Northern Portugal: visit it… live it

Get to know the most striking sights in Northern Portugal and the traditional flavours. How much would a house cost? Learn all about this region which is so often overlooked.

Portugal may be small, but it has a lot to show for itself. The variety of landscapes and flavours is apparent in every region. Northern Portugal is no exception, boasting unique characteristics which make it very inviting.

The sights

Northern Portugal has some stunning scenery. One of the top attractions is the Douro Wine Region, classified by UNESCO as World Heritage in 2001. The Douro river valley rests between hillsides carved into terraces where the vines used to produce the famous Port wine are grown. Definitely one of the region’s most impressive sights.

Besides that, there are also the beautiful landscapes of the Peneda-Gerês National Park and the Alvão Nature Reserve, where you can see the Fisgas de Ermelo waterfall, and the Montesinho Nature Reserve, one of the wildest forests in Europe.

And these are just a few examples from Northern Portugal, there are many other nature reserves in the country.

The flavours

But Northern Portugal also has plenty to offer in terms of cuisine. Along the coast, as with the rest of the country, you can always enjoy grilled fresh fish.

Naturally, the Portuguese are known for their love of codfish, or bacalhau, which is cooked in a variety of ways, with some of the recipes originating in the north. Bacalhau à Gomes de Sá or Bacalhau à Zé do Pipo, for instance, are extremely popular and were both created in Porto.

The former dates back to the 19th century, and owes its existence to Chef José Luís Gomes de Sá Júnior. It is made with shredded cod, potatoes, garlic, onion, black olives, boiled eggs and parsley.

Bacalhau à Zé do Pipo, on the other hand, dates back to 1960 and was invented by the owner of a traditional restaurant. Besides cod, it uses mashed potatoes and mayonnaise and is cooked in the oven. Further north, Braga is the original home of the now famous Bacalhau à Minhota, fried in olive oil with sliced potatoes and an onion stew.

There is more to the cuisine of Northern Portugal than fish, however. In Porto you can find the famous Francesinhas and traditional Porto style tripe. And in the interior Trás-os-Montes region you’d do well to try Roast Kid, Alheira and the Posta Mirandesa. The latter is the traditional dish in Miranda do Douro and consists of a mirandesa beef steak, cooked over coals.

As far as soup goes, the most popular is the Caldo Verde. Originally from the Minho region, it is popular all over the country, and is made with potatoes, diced curly kale and served with one or more slices of chorizo. In 2011 it was voted one of Portugal’s 7 Culinary Wonders. And since you can hardly speak of Northern Portugal without mentioning the wine, make sure to accompany these dishes with some Douro wine or, of course, Port.

What to visit

The most famous city in Northern Portugal is Porto, considered best destination in Europe in 2017. Here, obviously, there is much to see. The Casa da Música, the Torre dos Clérigos or the Casa de Serralves, for instance, as well as the historical centre and the Livraria Lello bookshop, which inspired Harry Potter author J.K. Rowling, not to mention the Port Wine Cellars, across the river, in Gaia.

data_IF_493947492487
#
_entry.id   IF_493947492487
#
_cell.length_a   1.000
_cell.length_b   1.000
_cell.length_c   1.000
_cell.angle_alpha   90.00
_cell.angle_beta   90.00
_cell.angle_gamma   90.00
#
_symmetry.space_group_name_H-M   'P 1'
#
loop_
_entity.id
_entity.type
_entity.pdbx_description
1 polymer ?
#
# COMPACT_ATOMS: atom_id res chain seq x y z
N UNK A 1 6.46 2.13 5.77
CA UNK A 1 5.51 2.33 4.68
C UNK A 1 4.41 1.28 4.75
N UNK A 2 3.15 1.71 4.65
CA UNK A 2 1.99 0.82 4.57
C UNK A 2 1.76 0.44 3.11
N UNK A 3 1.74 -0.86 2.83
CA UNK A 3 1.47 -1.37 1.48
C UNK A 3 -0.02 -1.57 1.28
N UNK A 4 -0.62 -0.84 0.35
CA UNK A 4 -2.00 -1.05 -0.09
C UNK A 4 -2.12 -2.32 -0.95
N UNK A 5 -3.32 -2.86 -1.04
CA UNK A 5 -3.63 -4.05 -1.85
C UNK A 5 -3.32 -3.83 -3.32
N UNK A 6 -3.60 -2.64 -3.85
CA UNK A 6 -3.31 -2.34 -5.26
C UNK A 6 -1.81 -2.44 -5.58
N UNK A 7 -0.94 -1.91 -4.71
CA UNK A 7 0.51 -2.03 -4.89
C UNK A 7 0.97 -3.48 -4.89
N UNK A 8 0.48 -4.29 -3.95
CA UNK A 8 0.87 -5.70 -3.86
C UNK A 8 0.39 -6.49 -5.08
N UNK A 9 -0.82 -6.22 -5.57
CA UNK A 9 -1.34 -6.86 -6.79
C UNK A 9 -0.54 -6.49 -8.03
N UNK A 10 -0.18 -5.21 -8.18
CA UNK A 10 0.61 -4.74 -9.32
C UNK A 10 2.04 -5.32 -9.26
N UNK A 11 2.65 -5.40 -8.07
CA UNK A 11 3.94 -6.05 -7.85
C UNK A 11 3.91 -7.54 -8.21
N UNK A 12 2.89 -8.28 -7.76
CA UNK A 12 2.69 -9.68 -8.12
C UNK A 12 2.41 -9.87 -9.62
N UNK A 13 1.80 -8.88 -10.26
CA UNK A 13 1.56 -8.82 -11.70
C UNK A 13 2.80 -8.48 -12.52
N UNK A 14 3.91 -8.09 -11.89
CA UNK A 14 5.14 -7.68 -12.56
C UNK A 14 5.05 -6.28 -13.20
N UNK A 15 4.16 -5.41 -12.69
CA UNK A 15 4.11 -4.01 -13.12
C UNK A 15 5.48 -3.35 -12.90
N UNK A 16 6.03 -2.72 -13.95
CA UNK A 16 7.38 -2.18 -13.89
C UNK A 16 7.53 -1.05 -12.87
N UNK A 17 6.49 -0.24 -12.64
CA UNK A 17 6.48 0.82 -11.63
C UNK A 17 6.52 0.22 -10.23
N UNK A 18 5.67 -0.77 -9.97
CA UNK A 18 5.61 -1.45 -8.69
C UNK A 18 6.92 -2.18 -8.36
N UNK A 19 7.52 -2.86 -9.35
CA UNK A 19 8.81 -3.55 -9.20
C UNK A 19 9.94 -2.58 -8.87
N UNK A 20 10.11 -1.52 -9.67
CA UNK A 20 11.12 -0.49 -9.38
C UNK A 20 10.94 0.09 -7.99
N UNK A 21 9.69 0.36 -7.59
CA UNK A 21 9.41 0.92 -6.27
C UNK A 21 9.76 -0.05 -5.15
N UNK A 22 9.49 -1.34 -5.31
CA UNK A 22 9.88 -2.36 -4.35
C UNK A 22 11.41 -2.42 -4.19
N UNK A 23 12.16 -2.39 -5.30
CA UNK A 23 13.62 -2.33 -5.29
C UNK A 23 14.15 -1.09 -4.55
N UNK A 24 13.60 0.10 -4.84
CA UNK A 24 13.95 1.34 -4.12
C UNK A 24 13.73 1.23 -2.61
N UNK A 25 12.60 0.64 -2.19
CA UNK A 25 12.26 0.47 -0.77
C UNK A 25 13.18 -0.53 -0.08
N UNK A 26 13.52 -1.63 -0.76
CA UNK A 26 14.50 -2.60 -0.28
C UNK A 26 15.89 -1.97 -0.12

But there is much more to Northern Portugal than Porto. There is plenty to see in the Minho and Trás-os-Montes regions also. One such example is the city of Guimarães, with its castle and historical centre, classified by UNESCO as world heritage in 2001. The cathedral and the Bom Jesus do Monte shrines in Braga are also a must-see. Still in the Minho, stop in Viana do Castelo and climb to the top of the Santa Luzia hill, see the shrine and enjoy a unique view.

In Trás-os-Montes you can visit the cities of Chaves, Vila Real or Bragança, where you can appreciate the well preserved castle walls and the imposing keep. If you get a chance to go to the Montesinho Nature Reserve, make sure to stop by Montesinho or Rio de Onor villages, which are split between Portugal and Spain.

Living in Northern Portugal

With so much to offer, Northern Portugal is certainly a good place to settle. And in case you already had that in mind, you’ll be pleased to know that housing prices are significantly lower than in Lisbon or the Algarve.

Family accommodation prices, per meter squared:

  • North: €827 
  • Lisbon area: €1,318
  • Lisbon (city): €2,877 
  • Algarve: €1,500

(Median prices. Source: National Statistics Bureau, 3rd trimester 2018)

Naturally, there is also variation amongst different municipalities in the North. The most expensive is Porto, but just across the Douro River, in Vila Nova de Gaia, the price per square meter is almost €630  lower.

Porto Area:

  • Porto: € 1,525 
  • Vila Nova de Gaia: €893 
  • Matosinhos: €1,202
  • Maia: €968


  • Braga: €750 
  • Guimarães: €748
  • Viana do Castelo: €855


  • Bragança: €613 
  • Vila Real: €779

(Median prices. Source: National Statistics Bureau, 3rd trimester 2018)


The Francisco Sá Carneiro Airport, in Porto, serves the whole of Northern Portugal, and has direct flights to a number of European cities.


  • Paris
  • Marseille
  • Lyon
  • Toulouse
  • Nice
  • Nantes

United Kingdom

  • London
  • Manchester
  • Liverpool
  • Edinburgh
  • Bristol
  • Birmingham


  • Rome
  • Bologna
  • Milan
  • Naples


  • Berlin
  • Hamburg
  • Munich
  • Cologne
  • Frankfurt

In 2017 the Porto Airport was voted the second best in Europe by the Airports Council International, in the class of units with a circulation of over two million passengers a year. In 2016, the same organisation had chosen it as Europe’s best airport in the category of five to 15 million passengers.

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